The Idealist

Get the Right Book Look

Being an avid reader, book collector and bookshop fan doesn’t mean that your home has to look cluttered and unorganised. Done well, books and bookshelves can give your home a warm, lived-in look that reflects your personality, while making your books easy to locate. Are you looking to get those books off of the floor, but don’t know where to begin, we have a few suggestions:

Ideas for storing your books with style

1. Custom shelving

While custom shelving may seem like a major investment, it doesn’t have to be. Custom shelving not only offers a personalised way to house your books, but you can turn awkward spaces into stylish bookcases. For example, do you have space on either side of a fireplace, or a cut-in area between your plumbing pipes or radiators? Turn it into a bookcase. Perhaps you have a small closet that you never use. Fit it with bookcases to create a miniature library.

2. Floating book shelves

One of the most recent (and hottest) trends in bookshelves is floating bookshelves. These shelves hang on the wall without any vertical supports (making them seem to be floating on the wall.) Books can be stacked on them horizontally or placed vertically with bookends. However, don’t pile on too many books; you’ll bring down the shelf.

3. DIY bookcases

Do-it-yourself bookcases used to be limited to bricks and boards. However, a quick search on Pinterest will yield dozens of creative ideas on how to store your books with style. Wooden shipping pallets can often be found for free and turned into sleek bookcases, or unfinished timber can be upcycled to bring an urban look to your place. (These aren’t just fun and attractive ideas, but they are good for the environment, too.) Metal piping can be used on its own or with board to create bookcases with an industrial chic look. Even unexpected materials, such as rope, leather straps and skateboards can be used as “outside of the box” book shelves.

4. Making Ikea your own

Arguably, one of the easiest book shelf solutions is to go to big box retailer, like Ikea, and purchase ready-made shelves. However, the downside is that your library or living room will look like your neighbour’s, your aunt’s and/or your best friend’s.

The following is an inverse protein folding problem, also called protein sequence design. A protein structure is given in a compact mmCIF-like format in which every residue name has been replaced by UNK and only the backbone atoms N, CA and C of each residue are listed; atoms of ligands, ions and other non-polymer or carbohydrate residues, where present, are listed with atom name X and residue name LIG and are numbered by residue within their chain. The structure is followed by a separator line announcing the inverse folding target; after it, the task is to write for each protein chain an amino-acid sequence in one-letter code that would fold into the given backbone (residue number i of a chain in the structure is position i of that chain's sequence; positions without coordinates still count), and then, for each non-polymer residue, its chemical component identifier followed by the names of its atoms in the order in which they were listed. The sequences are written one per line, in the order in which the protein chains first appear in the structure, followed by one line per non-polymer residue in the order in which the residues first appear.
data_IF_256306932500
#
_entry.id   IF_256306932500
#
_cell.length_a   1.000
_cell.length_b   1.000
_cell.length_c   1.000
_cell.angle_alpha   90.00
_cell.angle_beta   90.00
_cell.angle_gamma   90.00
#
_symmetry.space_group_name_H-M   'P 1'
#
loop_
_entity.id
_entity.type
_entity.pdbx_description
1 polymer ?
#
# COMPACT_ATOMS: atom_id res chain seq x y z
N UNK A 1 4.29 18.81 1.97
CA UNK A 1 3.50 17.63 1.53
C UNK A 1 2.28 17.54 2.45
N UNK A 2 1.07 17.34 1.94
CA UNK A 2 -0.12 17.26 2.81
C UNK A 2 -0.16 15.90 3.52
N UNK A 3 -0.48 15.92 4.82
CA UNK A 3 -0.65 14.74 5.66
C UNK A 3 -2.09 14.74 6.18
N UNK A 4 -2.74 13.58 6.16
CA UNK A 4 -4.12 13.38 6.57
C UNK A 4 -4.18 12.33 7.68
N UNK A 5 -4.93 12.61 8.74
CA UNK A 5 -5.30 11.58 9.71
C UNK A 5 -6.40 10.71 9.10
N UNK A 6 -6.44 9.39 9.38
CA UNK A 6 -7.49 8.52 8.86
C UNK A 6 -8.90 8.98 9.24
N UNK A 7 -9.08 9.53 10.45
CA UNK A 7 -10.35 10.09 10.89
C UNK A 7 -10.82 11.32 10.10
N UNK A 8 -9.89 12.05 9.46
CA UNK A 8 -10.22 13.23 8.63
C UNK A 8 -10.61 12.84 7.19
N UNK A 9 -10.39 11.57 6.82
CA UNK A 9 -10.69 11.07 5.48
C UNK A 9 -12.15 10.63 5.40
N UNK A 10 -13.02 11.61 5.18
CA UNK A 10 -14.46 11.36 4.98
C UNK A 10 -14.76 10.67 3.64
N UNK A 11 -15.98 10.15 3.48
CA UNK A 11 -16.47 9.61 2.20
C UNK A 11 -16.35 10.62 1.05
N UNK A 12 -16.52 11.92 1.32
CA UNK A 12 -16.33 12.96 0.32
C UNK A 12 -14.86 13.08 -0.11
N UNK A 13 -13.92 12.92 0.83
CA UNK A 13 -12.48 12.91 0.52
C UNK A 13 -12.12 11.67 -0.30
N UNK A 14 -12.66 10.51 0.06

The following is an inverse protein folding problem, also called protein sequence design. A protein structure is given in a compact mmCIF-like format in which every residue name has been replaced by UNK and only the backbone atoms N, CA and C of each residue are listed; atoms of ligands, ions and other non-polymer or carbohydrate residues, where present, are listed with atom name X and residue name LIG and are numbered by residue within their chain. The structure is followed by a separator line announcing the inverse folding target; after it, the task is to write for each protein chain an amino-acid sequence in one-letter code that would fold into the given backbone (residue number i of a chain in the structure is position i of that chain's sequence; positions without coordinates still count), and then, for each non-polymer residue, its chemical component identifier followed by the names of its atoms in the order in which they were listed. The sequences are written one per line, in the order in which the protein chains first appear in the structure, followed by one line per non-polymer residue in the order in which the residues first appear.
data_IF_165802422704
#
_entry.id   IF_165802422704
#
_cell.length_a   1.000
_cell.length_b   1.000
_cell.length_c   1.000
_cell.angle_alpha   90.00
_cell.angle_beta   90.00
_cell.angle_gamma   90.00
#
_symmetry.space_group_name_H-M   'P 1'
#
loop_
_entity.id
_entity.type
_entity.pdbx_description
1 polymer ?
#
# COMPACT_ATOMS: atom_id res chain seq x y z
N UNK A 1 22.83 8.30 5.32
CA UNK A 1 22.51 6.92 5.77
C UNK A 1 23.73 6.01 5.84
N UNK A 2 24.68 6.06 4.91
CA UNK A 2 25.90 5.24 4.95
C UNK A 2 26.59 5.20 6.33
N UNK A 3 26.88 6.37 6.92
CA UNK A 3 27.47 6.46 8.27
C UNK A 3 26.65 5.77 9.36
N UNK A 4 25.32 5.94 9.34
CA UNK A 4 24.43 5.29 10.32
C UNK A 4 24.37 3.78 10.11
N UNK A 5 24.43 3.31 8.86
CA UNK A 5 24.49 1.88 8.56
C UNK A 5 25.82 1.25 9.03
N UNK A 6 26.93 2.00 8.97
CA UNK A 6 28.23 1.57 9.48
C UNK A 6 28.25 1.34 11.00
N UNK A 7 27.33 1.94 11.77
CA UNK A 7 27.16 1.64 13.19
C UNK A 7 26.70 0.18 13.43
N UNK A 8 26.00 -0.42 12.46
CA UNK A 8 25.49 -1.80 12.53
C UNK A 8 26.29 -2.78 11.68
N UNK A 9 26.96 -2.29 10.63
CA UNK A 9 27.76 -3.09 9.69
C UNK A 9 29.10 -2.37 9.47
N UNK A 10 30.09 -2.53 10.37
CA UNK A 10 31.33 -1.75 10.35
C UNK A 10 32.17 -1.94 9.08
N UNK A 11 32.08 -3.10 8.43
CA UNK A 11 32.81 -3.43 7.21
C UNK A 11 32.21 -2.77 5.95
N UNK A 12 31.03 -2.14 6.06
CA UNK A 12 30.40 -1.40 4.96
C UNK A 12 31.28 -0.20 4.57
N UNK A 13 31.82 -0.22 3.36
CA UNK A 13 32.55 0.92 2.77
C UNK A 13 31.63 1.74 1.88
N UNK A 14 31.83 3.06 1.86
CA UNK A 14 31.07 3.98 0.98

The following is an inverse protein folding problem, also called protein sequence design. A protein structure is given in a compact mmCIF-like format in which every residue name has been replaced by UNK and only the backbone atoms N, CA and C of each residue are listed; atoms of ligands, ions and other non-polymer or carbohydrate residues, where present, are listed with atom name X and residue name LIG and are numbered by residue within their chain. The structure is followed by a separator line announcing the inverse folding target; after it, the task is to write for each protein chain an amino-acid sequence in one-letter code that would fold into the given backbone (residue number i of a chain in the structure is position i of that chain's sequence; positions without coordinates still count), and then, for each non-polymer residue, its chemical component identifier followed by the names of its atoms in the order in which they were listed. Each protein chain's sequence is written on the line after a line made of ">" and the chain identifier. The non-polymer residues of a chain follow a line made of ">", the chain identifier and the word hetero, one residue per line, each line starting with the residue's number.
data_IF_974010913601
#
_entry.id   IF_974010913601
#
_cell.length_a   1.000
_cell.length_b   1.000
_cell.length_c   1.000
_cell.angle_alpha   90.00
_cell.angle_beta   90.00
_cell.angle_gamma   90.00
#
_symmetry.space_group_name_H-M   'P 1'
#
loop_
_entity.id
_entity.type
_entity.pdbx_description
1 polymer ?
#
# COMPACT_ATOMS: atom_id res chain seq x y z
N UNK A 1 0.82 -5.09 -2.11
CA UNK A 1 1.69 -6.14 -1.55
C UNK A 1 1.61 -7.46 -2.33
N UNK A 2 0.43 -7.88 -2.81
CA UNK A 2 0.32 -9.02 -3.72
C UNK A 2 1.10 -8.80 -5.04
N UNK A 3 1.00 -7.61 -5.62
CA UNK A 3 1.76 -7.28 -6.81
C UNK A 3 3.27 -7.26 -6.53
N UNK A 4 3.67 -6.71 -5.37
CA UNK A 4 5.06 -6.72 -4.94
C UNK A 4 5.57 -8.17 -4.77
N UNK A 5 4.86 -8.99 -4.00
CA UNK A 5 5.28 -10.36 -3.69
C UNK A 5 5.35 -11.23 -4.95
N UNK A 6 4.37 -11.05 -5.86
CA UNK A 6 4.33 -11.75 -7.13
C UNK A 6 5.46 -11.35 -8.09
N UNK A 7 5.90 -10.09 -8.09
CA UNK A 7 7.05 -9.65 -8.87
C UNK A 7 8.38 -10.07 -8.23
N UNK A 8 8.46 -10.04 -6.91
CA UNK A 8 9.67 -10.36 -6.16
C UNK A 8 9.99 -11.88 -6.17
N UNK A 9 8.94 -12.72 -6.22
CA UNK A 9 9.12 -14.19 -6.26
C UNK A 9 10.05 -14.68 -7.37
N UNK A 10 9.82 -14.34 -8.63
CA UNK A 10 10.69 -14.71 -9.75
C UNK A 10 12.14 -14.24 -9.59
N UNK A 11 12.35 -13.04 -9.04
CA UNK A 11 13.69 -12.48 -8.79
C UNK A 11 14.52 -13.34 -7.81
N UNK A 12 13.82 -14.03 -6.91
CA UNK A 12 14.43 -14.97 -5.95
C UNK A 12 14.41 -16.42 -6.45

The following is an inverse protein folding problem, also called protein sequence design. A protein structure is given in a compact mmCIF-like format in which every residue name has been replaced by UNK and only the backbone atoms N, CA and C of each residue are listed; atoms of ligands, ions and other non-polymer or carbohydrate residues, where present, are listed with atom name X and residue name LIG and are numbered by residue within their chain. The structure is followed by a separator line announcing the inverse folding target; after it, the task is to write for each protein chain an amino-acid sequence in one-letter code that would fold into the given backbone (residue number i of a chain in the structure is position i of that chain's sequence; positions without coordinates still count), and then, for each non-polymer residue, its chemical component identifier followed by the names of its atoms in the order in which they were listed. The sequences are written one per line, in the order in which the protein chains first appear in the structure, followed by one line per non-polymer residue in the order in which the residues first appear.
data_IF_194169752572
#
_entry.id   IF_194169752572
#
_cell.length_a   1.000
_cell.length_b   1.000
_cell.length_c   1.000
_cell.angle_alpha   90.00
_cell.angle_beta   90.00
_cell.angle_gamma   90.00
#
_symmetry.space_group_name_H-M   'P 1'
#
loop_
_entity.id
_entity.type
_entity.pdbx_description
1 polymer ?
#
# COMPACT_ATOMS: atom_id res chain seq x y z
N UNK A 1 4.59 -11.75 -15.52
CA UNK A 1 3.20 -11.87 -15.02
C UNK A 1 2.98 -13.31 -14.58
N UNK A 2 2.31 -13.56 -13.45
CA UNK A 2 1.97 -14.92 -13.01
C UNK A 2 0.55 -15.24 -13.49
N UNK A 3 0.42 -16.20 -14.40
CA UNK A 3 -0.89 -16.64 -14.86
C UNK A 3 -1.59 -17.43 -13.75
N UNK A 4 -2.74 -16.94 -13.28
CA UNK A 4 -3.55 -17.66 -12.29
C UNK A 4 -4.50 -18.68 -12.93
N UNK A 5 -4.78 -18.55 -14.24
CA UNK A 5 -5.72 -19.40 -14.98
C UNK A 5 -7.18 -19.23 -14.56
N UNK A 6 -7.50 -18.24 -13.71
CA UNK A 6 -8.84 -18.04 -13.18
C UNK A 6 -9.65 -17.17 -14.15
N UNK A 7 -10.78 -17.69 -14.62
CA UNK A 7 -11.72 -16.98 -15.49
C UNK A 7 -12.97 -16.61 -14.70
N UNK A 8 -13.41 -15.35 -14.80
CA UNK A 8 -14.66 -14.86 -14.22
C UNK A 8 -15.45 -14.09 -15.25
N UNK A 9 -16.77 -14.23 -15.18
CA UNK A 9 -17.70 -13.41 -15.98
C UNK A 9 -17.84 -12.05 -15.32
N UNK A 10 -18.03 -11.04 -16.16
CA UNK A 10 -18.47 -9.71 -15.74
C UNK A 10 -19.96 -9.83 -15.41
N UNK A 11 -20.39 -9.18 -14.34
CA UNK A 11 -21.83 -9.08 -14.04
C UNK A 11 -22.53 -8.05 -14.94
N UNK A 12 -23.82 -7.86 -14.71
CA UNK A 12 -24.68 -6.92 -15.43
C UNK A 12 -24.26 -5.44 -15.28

You don’t have to choose between convenience and being ordinary. You can use these ready-made shelves as a starting point for your own design. For example, Ikea’s “Billy” bookcases can be customised by fitting them snugly along a wall or into a niche and surrounding them with crown moulding, so they look like them were built into the space. A whole wall looks much smarter than one or two standalone bookcases.

5. Found spaces for books

When you really start looking for places to stow your books, there is practically no limit to the places you’ll find. Do you have dead space underneath your staircase? Put up shelves. Empty space above your kitchen cabinets, arrange your cookbooks there. Even the space between the risers in your staircases can be used as bookshelves.

6. Letting your imagination soar

There’s really no limit to the stylish storage options you can create for your books when you let your imagination soar. For example, consider creating a reading tree, where the branches become the bookshelves, or using glass panes to become “invisible” shelving.

Book storage caveats

There are only a few things you want to avoid when designing your book storage.

  1. Avoid moisture. Moisture and humidity are the enemies of paper and books. Therefore, you’ll want to avoid putting books in your bath or near the kitchen sink.
  2. Store books upright or horizontally, never at an angle. While those bookshelf designs on Pinterest that curve around the door or spell out words are intriguing, storing your books an angle will damage their spines, make them more difficult to read and destroy their value.
  3. Limit sunlight. Another enemy of books is sunlight, particularly UV rays. Direct sunlight will quickly fade the spines and dust covers of your books, making them less vibrant and attractive and lowering their value. Best to situate your bookshelves away from the windows or to use low-e window glass. And yes, books even fade in the dim winter light of England!

Loving to read and collect books doesn’t have to mean resigning yourself to a lifetime of clutter. Let us know if you have some more ideas how to give your books a stylish-looking home!

  • Joan is an interior design project planner and freelance writer from Boston Massachusetts who lives with her husband and two bulldog terriers outside Wellfleet on Cape Cod.

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